There are “meetings” that are places of reflection, decision making, or exchanges: national, regional, local meetings. There are also “learning” spaces, such as the thematic meetings pertaining to young adults coming of age, mentioned earlier, where members submit cases, elaborate on solutions, and benefit from the expertise of those present. Other social spaces are sites for staging demonstrations—meetings in préfectures, at airports, at courts of justice—where ABCD’s presence can be noted and direct showdown with opponents can be instigated.
Regulation Processes: Insights from Within
The Emergence of Control-Based Rules at the Global Level
Beyond local regulation processes shaping specific communities of members, we also identified a set of informal rules that define specific modes of functioning at the global level of the organization. These rules are similar to a form of control-based regulation, as they prescribe features of decision-making processes within the organization. The rules apply to a specific national list: the coordination list.
These rules can be viewed as control-based rules for the organization, even if they are not linked to a specific category of actors having a higher hierarchical position. In reality, some actors have a more powerful “go” than others, in particular the founding members. Some autonomous rules have morphed into control rules over time.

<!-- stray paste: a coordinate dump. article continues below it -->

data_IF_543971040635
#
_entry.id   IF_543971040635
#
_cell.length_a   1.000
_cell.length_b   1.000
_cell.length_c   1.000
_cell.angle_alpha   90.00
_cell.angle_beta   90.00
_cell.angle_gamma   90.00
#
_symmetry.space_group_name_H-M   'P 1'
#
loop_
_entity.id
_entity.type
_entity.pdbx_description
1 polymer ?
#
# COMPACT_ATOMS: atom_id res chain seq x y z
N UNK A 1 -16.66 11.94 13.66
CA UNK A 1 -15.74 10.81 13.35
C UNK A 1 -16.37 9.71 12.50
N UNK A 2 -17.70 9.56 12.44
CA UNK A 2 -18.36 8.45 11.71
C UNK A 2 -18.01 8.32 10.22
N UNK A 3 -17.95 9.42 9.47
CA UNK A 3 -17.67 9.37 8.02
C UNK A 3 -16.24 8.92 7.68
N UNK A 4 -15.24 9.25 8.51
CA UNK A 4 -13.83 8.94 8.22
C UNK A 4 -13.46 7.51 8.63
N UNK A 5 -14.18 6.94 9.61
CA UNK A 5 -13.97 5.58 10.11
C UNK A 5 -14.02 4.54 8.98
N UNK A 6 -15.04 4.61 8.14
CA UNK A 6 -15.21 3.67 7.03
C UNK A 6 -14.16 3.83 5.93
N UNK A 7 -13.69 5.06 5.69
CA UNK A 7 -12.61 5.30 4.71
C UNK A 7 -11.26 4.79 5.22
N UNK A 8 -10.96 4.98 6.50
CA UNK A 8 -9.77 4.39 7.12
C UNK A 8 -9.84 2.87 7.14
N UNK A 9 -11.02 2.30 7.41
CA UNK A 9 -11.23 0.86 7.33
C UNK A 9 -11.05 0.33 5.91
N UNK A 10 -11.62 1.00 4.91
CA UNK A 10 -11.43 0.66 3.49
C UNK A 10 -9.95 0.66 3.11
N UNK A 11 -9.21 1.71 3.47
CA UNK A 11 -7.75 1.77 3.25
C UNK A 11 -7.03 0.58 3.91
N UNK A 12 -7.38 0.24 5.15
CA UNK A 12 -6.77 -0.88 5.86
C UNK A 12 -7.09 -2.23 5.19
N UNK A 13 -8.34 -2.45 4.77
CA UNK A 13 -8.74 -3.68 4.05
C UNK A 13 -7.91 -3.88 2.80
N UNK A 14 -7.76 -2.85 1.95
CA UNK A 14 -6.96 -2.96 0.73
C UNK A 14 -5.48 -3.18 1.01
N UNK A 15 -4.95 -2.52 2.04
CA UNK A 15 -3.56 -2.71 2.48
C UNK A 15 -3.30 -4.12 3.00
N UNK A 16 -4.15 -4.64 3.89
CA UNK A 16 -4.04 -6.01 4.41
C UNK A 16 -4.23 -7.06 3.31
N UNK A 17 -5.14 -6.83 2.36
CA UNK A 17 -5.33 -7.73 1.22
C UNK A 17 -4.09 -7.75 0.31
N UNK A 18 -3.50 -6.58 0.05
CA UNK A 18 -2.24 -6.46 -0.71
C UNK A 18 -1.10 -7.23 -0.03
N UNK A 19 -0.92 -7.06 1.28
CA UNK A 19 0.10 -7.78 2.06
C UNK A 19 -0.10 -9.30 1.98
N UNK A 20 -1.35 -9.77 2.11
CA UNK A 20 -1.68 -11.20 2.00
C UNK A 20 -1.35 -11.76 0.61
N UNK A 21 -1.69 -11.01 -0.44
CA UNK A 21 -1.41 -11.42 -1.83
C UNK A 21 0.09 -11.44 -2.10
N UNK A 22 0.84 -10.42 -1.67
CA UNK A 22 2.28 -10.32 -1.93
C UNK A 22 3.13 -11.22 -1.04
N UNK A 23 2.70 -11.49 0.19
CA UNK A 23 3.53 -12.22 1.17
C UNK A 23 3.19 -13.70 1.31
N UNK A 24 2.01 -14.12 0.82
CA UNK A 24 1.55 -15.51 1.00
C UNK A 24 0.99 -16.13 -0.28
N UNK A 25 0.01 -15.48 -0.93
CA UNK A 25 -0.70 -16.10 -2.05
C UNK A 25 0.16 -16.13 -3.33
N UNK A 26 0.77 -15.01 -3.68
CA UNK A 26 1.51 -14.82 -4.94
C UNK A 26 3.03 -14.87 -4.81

The Emergence of Control Rules Due to the Activity of Switchers/Brokers
The distinction between autonomous and control rules, if analytically precise, is not clear-cut on the ground. These rules are enmeshed with one another, and some scholars stress that their status may change over time. An autonomous rule may become a control rule if those supporting the rule impose it on newcomers.23 In that case, the relationship of solidarity that characterizes autonomous rules transforms itself into a relationship of subordination. We have noticed such transformation occurring at the interplay between different e-mail lists and different territorial levels, due to the work of particular actors. In fact, some members act as “switchers” or “brokers” between spaces, and some act as “watchers” on specific lists. Every day, for one to two hours, these brokers and watchers screen all e-mails received on all the lists they are members of and decide whether or not they want to pass along some messages to other e-mail lists. They also contribute to maintaining the specific functioning and identity of the organization at the national level. So they play the role of watcher/ broker/translator/regulator between physical and online spaces and also between the different territorial levels of spaces. In the following quote, a member explains how he “translates” the ABCD national decisions to the members of his local cell. In doing so, he reinforces the control-based rules at the national level:
There will soon be a national call for action. It is most likely that among the ninety-three [local e-mail lists], some members think the text of the press release is too politically timid. When it is released, I will write and send targeted e-mails to explain why it is so, and lower the temperature. (Interviewee A)
Different types of actors who play these broker roles emerge through the regulation process, and some gain importance over time. They become ambassadors of new rules, and they permit the transformation of these autonomous rules into control-based rules. Among members, some have more influence in the network (the founding members) and some will attain more over time (those very active):